It’s been a quarter of a century since Braveheart hit theaters and went on to win Best Picture at the Academy Awards, and to commemorate this anniversary Paramount Pictures has released a beautiful SteelBook that looks fantastic on its own, while also matching up nicely to the 20th anniversary Gladiator SteelBook that was just released as well. Since the SteelBook will be one of the big reasons fans may pick this film up let’s break down the SteelBook art now.
Much like Gladiator’s case, which saw Russell Crow’s Maximus take center stage, Braveheart’s SteelBook shines the spotlight on Mel Gibson and his portrayal of Scottish hero, William Wallace. Behind Wallace are his army of Scots, really capturing the feel of this epic film. On the back of the case we have Wallace’s sword sticking out of the battlefield, with a row of soldiers and horses standing off in the distance; a juxtaposition to the front image, giving off the feeling of the calm before the storm, or possibly standing your ground even when the odds are against you. Either way you look at it, it’s a beautiful visual and both sides capture the overall vibe of the film perfectly.
When you open it up you get an awesome image of the two sides at war, while they’ve also put the film’s most famous line, and Wallace’s battle cry, “They may take away our lives, but they’ll never take our freedom” split up across both sides of the case, up above the raging battle below. Adding the quote is a really nice touch, as they could’ve gone the same route as Gladiator and done a closer shot of the battle; however, the fight for freedom is so important to the movie that having it here was a smart move from a visually appealing standpoint.
Since 25 years have passed since Braveheart’s release it’s quite possible that there are a lot of people in the younger generation who have yet to see it, and to them I recommend picking this or the previous 4K non-SteelBook release up for the best visual representation of the film. The 4K delivers 2160p HEVC, Dolby Vision and HDR10 visuals which are just gorgeous. This film is full of shots of the Scottish landscape, and the battle scenes are gritty, bloody and in your face, so getting to enjoy a film that came out in the mid-90s in such beautiful fashion really is a treat.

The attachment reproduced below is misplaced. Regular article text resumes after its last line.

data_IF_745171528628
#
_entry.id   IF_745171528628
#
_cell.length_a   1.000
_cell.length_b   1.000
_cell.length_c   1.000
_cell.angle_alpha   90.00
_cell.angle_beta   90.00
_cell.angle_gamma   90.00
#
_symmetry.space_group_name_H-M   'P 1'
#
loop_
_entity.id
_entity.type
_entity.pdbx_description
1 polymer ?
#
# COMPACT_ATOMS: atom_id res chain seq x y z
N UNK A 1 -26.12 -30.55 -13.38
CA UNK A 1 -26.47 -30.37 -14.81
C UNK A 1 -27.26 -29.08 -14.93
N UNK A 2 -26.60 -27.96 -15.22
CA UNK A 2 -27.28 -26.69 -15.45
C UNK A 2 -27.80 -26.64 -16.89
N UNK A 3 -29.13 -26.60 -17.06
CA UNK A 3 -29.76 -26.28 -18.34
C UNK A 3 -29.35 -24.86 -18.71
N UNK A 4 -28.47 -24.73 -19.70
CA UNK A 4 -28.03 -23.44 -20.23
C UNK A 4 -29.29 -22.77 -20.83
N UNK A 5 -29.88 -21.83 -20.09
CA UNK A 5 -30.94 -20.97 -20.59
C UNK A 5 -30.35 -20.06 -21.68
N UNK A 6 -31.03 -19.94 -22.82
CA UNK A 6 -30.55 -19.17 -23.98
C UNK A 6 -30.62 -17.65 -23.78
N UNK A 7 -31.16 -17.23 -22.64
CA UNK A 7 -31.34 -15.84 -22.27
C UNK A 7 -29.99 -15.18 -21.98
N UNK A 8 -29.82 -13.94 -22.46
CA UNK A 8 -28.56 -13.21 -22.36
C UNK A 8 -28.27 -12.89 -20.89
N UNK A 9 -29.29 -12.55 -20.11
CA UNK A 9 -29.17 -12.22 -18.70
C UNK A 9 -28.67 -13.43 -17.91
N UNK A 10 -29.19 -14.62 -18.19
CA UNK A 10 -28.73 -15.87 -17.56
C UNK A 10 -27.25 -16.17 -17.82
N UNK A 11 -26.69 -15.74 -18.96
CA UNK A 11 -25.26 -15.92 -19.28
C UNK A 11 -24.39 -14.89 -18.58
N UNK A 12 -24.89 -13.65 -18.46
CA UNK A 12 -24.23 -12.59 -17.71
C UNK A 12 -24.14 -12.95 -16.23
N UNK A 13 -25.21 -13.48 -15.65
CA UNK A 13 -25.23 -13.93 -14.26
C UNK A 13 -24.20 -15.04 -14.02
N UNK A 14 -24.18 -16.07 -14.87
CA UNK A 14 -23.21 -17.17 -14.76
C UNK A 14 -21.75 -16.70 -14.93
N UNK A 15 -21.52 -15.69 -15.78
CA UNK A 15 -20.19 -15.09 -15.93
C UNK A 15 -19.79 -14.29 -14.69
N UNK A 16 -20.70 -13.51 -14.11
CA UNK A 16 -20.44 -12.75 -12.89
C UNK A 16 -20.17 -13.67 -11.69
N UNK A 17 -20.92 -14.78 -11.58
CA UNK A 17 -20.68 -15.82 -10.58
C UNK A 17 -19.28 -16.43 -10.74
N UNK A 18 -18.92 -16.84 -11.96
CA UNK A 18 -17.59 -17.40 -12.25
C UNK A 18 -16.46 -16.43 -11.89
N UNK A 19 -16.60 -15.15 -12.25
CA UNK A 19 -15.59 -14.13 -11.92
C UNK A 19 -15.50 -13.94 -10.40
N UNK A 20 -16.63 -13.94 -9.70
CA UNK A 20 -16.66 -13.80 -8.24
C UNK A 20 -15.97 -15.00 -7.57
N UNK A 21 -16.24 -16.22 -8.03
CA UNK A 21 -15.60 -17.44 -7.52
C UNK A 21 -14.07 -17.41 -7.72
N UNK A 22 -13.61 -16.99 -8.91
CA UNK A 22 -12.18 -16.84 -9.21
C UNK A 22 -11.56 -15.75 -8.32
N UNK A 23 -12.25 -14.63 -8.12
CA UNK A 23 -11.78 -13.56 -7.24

For those who don’t know, Braveheart tells the story of William Wallace and how he lead the Scottish rebellion against the evil King Edward “Longshanks,” who had invaded and conquered Scotland. The film holds up incredibly well, and it’s abundantly clear why it won a few of the major Academy Awards, including Best Picture, Best Director and Best Cinematography, as Gibson really showcased his directing talents here (which you’ll get a better look at if you delve into the special features,) and the cinematography is just magnificent.
There are a lot of liberties taken in the story, though they don’t ever really try to hide it and even have a feature talking about the more historically accurate side of Wallace. William Wallace became a legend, and with that legend came stories that have grown throughout the years, and the movie never looked to pull fact from fiction to tell this tale, instead choosing to tell the most interesting overall story from a purely entertainment perspective. So for those looking for historical accurate movie, well, you best just skip this one and look elsewhere. Now for those who are looking for an epic film full of vengeance, vicious battles that don’t hold back when it comes to violence and also gives a pretty loose idea of what happened back in in the late 1200s between Scotland and England, then Braveheart is for you.